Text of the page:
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W.H.O. Declares Zika Virus a Global Health Emergency

February 1, 2016, 7:26 PM UTC
Brazil Faces New Health Epidemic As Mosquito-Borne Zika Virus Spreads Rapidly
RECIFE, BRAZIL - JANUARY 26: Grandmother Ivalda Caetano holds Ludmilla Hadassa Dias de Vasconcelos (2 months), who has microcephaly, at Oswald Cruz hospital on January 26, 2016 in Recife, Brazil. In the last four months, authorities have recorded close to 4,000 cases in Brazil in which the mosquito-borne Zika virus may have led to microcephaly in infants. The ailment results in an abnormally small head in newborns and is associated with various disorders including decreased brain development. According to the World Health Organization (WHO), the Zika virus outbreak is likely to spread throughout nearly all the Americas. At least twelve cases in the United States have now been confirmed by the CDC. The Brazilian government announced it will deploy more than 200,000 troops to combat the mosquitos which are spreading the Zika virus. (Photo by Mario Tama/Getty Images)
Photograph by Mario Tama Getty Images

The World Health Organization (WHO) has officially declared the Zika virus a global health emergency.

On Monday, WHO Director-General Margaret Chan said Zika, which has spread rapidly through parts of Central and South America, represents “an extraordinary event and a public health threat to other parts of the world.”

Labeling the outbreak as a “public health emergency of international concern” is a rare move for WHO. The designation–the highest level alert by WHO–is only made when WHO determines the disease to be a serious international risk, and it is meant to quickly galvanize governments and industries.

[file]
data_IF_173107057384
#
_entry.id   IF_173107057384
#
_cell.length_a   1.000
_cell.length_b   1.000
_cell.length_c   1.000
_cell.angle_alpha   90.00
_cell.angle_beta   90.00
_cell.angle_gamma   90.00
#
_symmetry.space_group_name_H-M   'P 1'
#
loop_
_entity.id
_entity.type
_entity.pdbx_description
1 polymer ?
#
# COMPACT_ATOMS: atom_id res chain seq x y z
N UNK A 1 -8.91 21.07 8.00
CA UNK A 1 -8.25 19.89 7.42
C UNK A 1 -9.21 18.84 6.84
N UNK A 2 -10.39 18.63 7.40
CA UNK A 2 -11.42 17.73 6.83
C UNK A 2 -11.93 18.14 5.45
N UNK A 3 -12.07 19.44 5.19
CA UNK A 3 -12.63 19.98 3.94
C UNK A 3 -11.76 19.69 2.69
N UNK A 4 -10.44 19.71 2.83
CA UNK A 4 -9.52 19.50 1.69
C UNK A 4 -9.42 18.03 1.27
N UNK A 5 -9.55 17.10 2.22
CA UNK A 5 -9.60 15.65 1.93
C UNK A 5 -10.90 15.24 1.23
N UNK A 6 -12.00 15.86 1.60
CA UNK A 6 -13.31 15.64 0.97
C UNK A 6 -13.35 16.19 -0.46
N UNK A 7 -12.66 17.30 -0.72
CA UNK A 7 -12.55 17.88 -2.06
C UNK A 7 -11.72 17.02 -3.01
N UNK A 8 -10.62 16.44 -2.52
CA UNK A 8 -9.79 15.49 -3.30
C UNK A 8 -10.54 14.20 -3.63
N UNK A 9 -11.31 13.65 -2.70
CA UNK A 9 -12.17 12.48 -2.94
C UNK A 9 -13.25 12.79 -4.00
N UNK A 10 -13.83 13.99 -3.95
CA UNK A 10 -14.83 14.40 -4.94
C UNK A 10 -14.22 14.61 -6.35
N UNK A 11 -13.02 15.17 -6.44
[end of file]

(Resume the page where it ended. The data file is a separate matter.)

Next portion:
This is only the fourth time WHO has declared a public health emergency since 2007, following the enactment of the International Health Regulations. The 2009 H1N1 swine flu outbreak, the 2014 polio surge, and the 2014 Ebola epidemic were all labeled public health emergencies by WHO.

The Zika virus arrived in Brazil last May and spread into 22 other countries and territories around the region. The virus’ spread has been accompanied by a steep increase in babies born with abnormally small heads and brain damage, a condition called microcephaly, and in cases of Guillain-Barre syndrome, an uncommon nervous system disease.

This has raised the alarm among public health officials around the world—and launched programs around the world to study the disease and find treatments and preventions. The decision to declare Zika an urgent public health matter was made by an 18-member advisory panel of experts, dubbed an “emergency committee,” that met Monday in Geneva.

The advisory panel agreed that a causal relationship between Zika and microephaly is “strongly suspected,” though not yet proven. “Even the clusters of microcephaly alone are enough to declare a public health emergency because of its heavy burden” on women, families, and the community, Chan said.

Chan said that case control studies looking at the link between Zika and microcephaly will begin within two weeks.